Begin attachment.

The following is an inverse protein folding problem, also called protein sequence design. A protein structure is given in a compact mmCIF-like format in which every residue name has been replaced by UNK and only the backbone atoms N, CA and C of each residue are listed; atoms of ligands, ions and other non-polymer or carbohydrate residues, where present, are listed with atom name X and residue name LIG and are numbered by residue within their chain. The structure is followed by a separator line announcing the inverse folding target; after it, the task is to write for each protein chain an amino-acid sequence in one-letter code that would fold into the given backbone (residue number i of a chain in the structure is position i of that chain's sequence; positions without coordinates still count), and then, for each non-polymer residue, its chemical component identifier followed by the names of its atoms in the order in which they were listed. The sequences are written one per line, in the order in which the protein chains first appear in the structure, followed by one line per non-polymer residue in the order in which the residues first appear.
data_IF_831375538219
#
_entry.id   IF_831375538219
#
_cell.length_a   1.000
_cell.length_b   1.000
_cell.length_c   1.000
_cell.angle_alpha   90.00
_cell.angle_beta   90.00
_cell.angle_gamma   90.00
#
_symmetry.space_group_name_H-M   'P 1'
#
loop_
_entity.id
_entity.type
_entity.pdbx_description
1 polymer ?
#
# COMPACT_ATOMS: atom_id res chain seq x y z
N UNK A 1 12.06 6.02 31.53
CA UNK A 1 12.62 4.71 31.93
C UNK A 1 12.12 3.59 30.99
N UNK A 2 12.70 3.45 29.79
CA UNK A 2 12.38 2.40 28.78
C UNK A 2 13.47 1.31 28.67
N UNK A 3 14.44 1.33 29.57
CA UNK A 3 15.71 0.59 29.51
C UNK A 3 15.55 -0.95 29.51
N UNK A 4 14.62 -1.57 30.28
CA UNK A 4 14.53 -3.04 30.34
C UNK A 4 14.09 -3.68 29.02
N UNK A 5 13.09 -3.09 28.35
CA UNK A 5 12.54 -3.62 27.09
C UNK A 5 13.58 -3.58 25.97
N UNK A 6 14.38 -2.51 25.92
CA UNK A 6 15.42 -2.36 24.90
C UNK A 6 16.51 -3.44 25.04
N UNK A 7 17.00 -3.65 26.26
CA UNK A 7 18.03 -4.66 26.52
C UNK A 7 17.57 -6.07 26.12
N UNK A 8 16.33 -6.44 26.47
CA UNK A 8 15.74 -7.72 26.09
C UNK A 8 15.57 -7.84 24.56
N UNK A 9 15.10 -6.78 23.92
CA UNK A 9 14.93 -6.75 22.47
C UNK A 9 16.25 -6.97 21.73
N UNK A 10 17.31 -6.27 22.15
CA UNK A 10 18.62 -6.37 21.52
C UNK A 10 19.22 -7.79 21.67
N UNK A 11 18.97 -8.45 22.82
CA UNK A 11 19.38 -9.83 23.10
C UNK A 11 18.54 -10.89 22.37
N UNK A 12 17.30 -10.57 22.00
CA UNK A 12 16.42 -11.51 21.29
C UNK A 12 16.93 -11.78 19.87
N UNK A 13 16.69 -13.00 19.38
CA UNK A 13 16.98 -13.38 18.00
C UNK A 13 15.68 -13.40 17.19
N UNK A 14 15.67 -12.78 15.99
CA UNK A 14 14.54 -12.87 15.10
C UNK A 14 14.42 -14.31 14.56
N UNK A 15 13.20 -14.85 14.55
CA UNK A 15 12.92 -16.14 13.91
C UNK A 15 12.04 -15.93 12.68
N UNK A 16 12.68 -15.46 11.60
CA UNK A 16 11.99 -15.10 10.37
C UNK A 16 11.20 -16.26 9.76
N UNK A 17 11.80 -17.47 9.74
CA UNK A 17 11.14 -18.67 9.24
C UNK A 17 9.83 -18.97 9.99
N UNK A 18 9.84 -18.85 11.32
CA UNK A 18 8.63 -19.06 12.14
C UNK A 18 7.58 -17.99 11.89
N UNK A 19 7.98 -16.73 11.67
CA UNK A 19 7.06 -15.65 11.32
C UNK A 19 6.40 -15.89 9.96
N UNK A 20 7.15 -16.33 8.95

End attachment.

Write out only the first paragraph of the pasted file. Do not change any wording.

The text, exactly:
The following is an inverse protein folding problem, also called protein sequence design. A protein structure is given in a compact mmCIF-like format in which every residue name has been replaced by UNK and only the backbone atoms N, CA and C of each residue are listed; atoms of ligands, ions and other non-polymer or carbohydrate residues, where present, are listed with atom name X and residue name LIG and are numbered by residue within their chain. The structure is followed by a separator line announcing the inverse folding target; after it, the task is to write for each protein chain an amino-acid sequence in one-letter code that would fold into the given backbone (residue number i of a chain in the structure is position i of that chain's sequence; positions without coordinates still count), and then, for each non-polymer residue, its chemical component identifier followed by the names of its atoms in the order in which they were listed. The sequences are written one per line, in the order in which the protein chains first appear in the structure, followed by one line per non-polymer residue in the order in which the residues first appear.